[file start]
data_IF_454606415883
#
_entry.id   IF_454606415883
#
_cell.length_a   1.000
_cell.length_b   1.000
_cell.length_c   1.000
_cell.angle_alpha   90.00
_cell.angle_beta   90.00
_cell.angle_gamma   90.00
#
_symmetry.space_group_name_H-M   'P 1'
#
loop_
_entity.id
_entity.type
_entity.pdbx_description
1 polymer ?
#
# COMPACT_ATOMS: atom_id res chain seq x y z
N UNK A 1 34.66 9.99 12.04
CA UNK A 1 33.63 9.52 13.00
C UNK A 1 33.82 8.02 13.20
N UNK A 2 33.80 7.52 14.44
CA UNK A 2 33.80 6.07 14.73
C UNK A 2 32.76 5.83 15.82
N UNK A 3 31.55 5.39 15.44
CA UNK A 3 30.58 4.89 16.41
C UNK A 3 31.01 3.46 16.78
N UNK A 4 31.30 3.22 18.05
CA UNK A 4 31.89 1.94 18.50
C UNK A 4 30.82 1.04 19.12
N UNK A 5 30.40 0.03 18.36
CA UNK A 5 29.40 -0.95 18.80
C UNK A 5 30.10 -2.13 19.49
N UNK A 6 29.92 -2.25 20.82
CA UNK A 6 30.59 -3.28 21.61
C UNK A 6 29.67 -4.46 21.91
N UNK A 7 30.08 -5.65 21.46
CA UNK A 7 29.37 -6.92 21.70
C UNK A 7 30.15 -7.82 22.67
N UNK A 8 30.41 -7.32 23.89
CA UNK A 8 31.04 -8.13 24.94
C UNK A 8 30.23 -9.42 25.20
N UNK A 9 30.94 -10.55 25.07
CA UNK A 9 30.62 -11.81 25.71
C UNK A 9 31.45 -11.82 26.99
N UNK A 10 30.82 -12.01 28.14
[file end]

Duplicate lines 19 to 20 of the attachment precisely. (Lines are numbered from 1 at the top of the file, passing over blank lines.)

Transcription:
#
# COMPACT_ATOMS: atom_id res chain seq x y z